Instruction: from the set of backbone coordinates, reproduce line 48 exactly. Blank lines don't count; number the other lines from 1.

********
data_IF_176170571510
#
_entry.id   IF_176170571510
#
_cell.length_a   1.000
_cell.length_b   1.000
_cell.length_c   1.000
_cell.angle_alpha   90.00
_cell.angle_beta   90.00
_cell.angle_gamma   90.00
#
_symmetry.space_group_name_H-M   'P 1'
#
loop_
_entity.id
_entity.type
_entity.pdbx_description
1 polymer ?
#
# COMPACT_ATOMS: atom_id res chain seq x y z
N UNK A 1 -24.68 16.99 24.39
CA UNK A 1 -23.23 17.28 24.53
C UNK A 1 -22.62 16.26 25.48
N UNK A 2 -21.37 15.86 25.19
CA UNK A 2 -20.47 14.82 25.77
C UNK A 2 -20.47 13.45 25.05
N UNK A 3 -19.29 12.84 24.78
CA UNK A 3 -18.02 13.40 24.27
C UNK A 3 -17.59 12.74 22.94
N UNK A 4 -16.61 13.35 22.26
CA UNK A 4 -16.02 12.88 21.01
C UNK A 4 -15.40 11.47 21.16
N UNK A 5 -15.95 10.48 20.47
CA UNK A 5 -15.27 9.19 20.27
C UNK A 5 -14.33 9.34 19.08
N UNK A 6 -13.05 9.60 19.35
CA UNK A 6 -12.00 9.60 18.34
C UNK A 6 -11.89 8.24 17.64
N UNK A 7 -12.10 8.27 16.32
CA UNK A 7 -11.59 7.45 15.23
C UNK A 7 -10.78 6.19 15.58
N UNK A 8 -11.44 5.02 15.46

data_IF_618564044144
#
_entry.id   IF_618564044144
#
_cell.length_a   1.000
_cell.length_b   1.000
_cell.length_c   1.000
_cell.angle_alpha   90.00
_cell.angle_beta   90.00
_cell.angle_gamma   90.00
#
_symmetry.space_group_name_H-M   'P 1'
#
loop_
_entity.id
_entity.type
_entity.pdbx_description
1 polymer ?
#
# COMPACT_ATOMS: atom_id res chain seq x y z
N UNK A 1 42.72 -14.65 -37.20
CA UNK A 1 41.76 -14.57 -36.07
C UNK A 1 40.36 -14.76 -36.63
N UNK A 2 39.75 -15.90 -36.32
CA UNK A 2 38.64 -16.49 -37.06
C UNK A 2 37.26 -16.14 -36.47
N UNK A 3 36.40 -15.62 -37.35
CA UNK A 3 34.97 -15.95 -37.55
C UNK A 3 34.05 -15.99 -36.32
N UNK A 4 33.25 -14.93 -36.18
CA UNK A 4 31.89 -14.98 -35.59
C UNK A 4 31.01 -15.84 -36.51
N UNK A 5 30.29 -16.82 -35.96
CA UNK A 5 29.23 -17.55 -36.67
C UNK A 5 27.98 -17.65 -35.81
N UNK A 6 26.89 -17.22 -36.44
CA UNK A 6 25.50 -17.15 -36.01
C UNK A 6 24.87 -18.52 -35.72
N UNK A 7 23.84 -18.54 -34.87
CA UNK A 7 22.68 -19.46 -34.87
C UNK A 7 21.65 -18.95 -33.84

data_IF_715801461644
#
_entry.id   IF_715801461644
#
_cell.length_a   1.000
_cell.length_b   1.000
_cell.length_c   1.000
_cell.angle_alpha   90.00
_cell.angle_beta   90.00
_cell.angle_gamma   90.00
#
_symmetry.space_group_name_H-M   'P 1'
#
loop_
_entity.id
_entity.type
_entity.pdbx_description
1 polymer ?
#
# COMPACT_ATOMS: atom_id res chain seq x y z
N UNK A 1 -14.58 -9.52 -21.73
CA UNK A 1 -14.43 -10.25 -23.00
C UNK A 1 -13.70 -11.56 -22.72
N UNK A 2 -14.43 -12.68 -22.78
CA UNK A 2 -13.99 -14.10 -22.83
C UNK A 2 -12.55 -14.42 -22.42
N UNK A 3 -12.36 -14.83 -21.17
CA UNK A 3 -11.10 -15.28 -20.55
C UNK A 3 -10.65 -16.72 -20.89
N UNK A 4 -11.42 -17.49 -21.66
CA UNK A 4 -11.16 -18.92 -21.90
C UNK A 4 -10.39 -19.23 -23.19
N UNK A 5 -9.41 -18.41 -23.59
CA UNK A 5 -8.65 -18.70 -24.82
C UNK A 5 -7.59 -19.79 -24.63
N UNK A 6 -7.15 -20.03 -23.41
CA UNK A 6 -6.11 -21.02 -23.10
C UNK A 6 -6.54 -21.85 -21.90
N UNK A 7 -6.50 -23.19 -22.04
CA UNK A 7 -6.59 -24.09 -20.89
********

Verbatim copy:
_cell.length_b   1.000